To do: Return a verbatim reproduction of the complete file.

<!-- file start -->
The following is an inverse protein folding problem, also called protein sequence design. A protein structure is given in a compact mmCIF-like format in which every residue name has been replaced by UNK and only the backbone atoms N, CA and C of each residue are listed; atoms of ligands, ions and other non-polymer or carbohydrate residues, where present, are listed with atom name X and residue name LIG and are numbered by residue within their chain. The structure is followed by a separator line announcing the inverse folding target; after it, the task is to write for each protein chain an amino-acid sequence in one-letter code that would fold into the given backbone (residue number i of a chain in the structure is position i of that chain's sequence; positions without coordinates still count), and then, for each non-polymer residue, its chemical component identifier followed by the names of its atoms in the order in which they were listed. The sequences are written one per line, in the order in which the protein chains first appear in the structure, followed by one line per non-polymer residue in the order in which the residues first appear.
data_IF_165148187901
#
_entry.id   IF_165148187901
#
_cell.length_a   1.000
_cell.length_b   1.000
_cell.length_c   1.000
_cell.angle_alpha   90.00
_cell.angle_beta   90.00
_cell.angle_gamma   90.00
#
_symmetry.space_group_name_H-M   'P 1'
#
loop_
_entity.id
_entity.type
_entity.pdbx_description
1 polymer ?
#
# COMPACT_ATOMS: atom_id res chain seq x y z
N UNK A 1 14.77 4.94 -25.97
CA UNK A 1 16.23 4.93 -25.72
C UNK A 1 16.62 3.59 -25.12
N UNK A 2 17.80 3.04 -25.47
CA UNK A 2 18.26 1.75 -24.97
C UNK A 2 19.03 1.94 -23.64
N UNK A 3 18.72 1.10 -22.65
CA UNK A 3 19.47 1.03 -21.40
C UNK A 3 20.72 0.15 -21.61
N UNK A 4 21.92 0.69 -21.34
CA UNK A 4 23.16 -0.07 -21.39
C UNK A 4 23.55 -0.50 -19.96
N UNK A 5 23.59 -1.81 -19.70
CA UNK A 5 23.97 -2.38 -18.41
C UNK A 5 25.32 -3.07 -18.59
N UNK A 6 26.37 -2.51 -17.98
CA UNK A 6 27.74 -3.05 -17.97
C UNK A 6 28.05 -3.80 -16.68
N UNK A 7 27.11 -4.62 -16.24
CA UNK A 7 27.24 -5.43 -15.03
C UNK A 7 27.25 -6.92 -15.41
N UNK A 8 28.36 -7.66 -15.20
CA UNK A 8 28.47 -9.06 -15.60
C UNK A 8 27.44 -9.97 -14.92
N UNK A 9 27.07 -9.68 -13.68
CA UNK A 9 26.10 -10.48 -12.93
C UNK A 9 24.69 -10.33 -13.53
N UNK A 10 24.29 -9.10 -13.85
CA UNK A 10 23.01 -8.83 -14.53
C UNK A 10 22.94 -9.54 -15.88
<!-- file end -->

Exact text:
The following is an inverse protein folding problem, also called protein sequence design. A protein structure is given in a compact mmCIF-like format in which every residue name has been replaced by UNK and only the backbone atoms N, CA and C of each residue are listed; atoms of ligands, ions and other non-polymer or carbohydrate residues, where present, are listed with atom name X and residue name LIG and are numbered by residue within their chain. The structure is followed by a separator line announcing the inverse folding target; after it, the task is to write for each protein chain an amino-acid sequence in one-letter code that would fold into the given backbone (residue number i of a chain in the structure is position i of that chain's sequence; positions without coordinates still count), and then, for each non-polymer residue, its chemical component identifier followed by the names of its atoms in the order in which they were listed. The sequences are written one per line, in the order in which the protein chains first appear in the structure, followed by one line per non-polymer residue in the order in which the residues first appear.
data_IF_165148187901
#
_entry.id   IF_165148187901
#
_cell.length_a   1.000
_cell.length_b   1.000
_cell.length_c   1.000
_cell.angle_alpha   90.00
_cell.angle_beta   90.00
_cell.angle_gamma   90.00
#
_symmetry.space_group_name_H-M   'P 1'
#
loop_
_entity.id
_entity.type
_entity.pdbx_description
1 polymer ?
#
# COMPACT_ATOMS: atom_id res chain seq x y z
N UNK A 1 14.77 4.94 -25.97
CA UNK A 1 16.23 4.93 -25.72
C UNK A 1 16.62 3.59 -25.12
N UNK A 2 17.80 3.04 -25.47
CA UNK A 2 18.26 1.75 -24.97
C UNK A 2 19.03 1.94 -23.64
N UNK A 3 18.72 1.10 -22.65
CA UNK A 3 19.47 1.03 -21.40
C UNK A 3 20.72 0.15 -21.61
N UNK A 4 21.92 0.69 -21.34
CA UNK A 4 23.16 -0.07 -21.39
C UNK A 4 23.55 -0.50 -19.96
N UNK A 5 23.59 -1.81 -19.70
CA UNK A 5 23.97 -2.38 -18.41
C UNK A 5 25.32 -3.07 -18.59
N UNK A 6 26.37 -2.51 -17.98
CA UNK A 6 27.74 -3.05 -17.97
C UNK A 6 28.05 -3.80 -16.68
N UNK A 7 27.11 -4.62 -16.24
CA UNK A 7 27.24 -5.43 -15.03
C UNK A 7 27.25 -6.92 -15.41
N UNK A 8 28.36 -7.66 -15.20
CA UNK A 8 28.47 -9.06 -15.60
C UNK A 8 27.44 -9.97 -14.92
N UNK A 9 27.07 -9.68 -13.68
CA UNK A 9 26.10 -10.48 -12.93
C UNK A 9 24.69 -10.33 -13.53
N UNK A 10 24.29 -9.10 -13.85
CA UNK A 10 23.01 -8.83 -14.53
C UNK A 10 22.94 -9.54 -15.88